Will You Taste Our Blood
Mar 5-Mar 7
The Pit, University of King's College, 6350 Coburg Road
Katie Clarke was trying to create a way to exist in her body—to quell the undertow of her anxiety and the skin-picking that came with it—when Euripides found her. "I kept having this feeing of wanting to climb out of my own skin but I didn't have a metaphor; I couldn't think of a way to express it," she recalls. The GOAT of classical Greek tragedies, Euripides' The Bacchae (a play about a group of wine-worshipping women teetering on the edge of sanity as they feast and fuck) felt like a jigsaw clicking into place.
"The whole idea of excess came to me a lot. With compulsive skin picking, you're trying to numb a feeling of anxiety you can't bring down with something in your body," Clarke explains. Meanwhile, Euripides' titular Bacchae are "gluttonous—and it's very overstimulating. There's no way for your brain to start overthinking."
Soon, she gathered friends—particularly co-director Adrianna Vanos and contributing writer Eddie Cuevas—to take the fifth-century BC play into modern life. Her version of The Bacchae, titled Will You Taste Our Blood, is about sex and consent—and how we learn about the two.
"Where do we learn about sex? How does rape culture grow around us?" asks Clarke, who carries writer and co-director credits for the play. "I want people to come away and have conversations and think about it: Having those conversations but also reconciling ourselves with creating new visions of consent culture and positive sexuality. Recognizing in ourselves where we can be better in our intimate relationships, relationships with friends and with those we're hooking up with."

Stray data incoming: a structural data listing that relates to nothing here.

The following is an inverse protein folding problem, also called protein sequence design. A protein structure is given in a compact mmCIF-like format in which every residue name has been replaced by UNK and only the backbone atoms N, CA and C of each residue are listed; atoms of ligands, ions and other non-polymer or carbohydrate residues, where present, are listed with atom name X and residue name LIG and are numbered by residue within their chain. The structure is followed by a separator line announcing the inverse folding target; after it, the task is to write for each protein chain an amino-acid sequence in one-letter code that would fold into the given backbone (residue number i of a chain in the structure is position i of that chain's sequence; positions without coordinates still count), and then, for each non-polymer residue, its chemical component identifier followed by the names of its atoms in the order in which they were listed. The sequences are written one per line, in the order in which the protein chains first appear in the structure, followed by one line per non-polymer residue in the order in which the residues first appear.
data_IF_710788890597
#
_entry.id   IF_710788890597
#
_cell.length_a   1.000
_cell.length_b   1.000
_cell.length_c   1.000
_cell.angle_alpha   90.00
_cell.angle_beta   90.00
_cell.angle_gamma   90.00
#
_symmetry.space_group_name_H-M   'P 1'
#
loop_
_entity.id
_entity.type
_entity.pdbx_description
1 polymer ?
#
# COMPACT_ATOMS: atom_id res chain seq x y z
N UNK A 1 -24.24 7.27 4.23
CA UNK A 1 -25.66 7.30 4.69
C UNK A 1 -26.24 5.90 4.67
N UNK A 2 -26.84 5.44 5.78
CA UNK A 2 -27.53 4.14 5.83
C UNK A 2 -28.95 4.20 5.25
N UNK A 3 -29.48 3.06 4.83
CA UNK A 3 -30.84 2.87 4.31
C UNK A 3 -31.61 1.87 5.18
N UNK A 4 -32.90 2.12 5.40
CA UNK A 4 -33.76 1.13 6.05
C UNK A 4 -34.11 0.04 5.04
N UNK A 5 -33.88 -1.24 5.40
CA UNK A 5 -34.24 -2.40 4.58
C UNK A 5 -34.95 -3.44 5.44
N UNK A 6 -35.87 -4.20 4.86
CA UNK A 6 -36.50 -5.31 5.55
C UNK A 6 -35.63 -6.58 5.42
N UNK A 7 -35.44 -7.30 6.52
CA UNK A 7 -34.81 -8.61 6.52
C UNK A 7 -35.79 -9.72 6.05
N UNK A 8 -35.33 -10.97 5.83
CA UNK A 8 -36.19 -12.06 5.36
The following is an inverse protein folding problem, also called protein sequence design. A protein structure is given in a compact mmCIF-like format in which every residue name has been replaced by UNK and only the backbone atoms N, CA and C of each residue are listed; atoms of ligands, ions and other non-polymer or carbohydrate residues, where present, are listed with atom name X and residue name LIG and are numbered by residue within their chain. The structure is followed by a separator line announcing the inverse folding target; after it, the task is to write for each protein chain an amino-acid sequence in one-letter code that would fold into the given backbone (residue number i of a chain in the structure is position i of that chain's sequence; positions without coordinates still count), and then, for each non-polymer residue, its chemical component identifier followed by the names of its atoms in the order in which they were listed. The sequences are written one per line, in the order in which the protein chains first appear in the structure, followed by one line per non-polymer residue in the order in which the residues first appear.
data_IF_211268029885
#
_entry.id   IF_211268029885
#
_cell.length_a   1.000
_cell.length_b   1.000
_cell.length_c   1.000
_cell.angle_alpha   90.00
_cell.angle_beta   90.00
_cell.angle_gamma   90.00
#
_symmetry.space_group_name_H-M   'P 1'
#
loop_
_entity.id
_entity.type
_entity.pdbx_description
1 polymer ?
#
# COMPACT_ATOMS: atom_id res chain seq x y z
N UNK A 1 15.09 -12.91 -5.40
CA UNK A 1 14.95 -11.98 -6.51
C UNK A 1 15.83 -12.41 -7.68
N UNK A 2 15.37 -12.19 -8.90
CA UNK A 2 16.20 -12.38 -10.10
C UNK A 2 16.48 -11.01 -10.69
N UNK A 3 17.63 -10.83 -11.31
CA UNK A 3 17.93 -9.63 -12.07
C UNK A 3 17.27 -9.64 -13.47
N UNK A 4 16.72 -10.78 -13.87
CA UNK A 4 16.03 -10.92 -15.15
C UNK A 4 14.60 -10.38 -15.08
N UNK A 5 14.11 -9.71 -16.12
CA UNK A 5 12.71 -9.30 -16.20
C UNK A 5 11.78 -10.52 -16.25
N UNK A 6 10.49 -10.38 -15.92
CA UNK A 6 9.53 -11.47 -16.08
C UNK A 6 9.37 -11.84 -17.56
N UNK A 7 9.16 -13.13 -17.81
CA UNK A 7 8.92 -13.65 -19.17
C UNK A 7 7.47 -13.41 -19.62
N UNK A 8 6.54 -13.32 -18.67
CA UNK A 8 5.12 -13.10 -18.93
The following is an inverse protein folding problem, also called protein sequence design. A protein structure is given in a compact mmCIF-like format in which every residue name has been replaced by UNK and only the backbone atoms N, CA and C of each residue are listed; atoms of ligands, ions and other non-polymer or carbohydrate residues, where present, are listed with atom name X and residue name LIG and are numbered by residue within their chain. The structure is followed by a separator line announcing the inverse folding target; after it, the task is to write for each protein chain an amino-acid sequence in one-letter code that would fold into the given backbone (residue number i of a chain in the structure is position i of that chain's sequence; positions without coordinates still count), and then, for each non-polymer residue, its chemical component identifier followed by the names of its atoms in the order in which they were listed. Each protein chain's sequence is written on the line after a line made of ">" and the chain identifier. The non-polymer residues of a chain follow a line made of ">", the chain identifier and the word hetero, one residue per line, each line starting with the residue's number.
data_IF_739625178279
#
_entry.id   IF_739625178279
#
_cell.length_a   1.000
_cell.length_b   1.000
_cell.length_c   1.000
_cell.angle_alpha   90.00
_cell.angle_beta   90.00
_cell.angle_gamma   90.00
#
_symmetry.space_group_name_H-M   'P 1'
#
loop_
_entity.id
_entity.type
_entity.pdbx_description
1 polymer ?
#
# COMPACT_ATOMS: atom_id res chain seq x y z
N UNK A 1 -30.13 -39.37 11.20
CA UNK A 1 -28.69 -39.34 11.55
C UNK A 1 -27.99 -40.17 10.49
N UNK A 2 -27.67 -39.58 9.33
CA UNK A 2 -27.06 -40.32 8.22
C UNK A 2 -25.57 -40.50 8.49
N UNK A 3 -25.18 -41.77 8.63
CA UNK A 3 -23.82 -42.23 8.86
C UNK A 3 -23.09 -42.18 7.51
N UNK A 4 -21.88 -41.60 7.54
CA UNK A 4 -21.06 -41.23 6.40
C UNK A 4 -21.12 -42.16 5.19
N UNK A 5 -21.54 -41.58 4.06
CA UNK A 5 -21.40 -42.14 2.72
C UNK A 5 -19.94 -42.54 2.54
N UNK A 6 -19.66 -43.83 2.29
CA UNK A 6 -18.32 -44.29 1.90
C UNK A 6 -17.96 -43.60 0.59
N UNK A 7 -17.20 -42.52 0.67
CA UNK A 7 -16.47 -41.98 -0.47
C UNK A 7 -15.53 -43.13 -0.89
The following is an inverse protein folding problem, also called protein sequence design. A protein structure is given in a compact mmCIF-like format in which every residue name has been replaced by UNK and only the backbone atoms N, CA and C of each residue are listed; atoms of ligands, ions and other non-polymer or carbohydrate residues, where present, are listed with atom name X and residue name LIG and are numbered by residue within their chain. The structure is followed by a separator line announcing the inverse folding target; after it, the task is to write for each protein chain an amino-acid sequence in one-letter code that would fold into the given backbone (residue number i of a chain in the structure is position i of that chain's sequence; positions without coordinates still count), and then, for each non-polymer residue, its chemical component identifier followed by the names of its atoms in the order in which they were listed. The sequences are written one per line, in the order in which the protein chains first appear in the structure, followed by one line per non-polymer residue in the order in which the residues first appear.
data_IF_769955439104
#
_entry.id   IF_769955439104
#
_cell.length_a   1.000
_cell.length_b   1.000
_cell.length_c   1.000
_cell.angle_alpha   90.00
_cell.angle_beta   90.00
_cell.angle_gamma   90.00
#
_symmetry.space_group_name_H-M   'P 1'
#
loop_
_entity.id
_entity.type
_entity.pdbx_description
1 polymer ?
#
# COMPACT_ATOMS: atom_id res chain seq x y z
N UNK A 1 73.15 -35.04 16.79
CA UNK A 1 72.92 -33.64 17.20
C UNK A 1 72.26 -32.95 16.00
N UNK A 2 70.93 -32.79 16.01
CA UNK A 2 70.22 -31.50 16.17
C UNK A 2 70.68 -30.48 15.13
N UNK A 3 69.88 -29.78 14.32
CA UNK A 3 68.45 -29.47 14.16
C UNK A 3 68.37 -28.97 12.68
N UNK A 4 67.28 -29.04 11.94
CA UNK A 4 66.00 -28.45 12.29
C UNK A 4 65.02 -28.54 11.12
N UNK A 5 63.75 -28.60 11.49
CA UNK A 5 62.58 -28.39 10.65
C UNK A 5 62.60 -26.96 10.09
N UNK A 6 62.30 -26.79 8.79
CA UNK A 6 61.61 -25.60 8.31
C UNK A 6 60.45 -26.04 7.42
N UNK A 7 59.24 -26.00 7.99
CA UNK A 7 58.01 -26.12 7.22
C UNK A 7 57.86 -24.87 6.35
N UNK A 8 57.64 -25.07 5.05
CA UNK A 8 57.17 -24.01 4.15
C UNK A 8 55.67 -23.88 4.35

Clarke isn't new to shaking the patriarchy through theatre. Her 2019 Halifax Fringe Festival play Women's Issues was a staged group therapy where women-identifying characters discussed shared trauma, exploring "appearances of femininity in a polarized world."
Though she's proven she can do modern theatre, this script showcases why Clarke loves Greek dramas most: "The strength of these plays is they're not linear and they rely on strong emotional baggage that keeps coming back, this excess, this overdramatized feeling that keeps coming back," she says. "Performance is a place for absolute chaos."
In Will You Taste Our Blood, she lets this influence shine bright, leaning heavily on a device that Euripides himself loved: The Greek chorus. "This chorus is a very emotive thing and it draws you in. It's going back and forth between this rush of emotion and the dialogue scenes—they're all emotions playing into the ways we learn about these things. Some of the choral odes are taken from a translation of The Bacchae, others are ones I've written myself...It's a different way to hear things, because when we have conversations over and over again it can be hard to find yourself in them," she says.
"I want people to walk out of the theatre with a feeling of buzzing and uproar, but also lots to think about and talk about."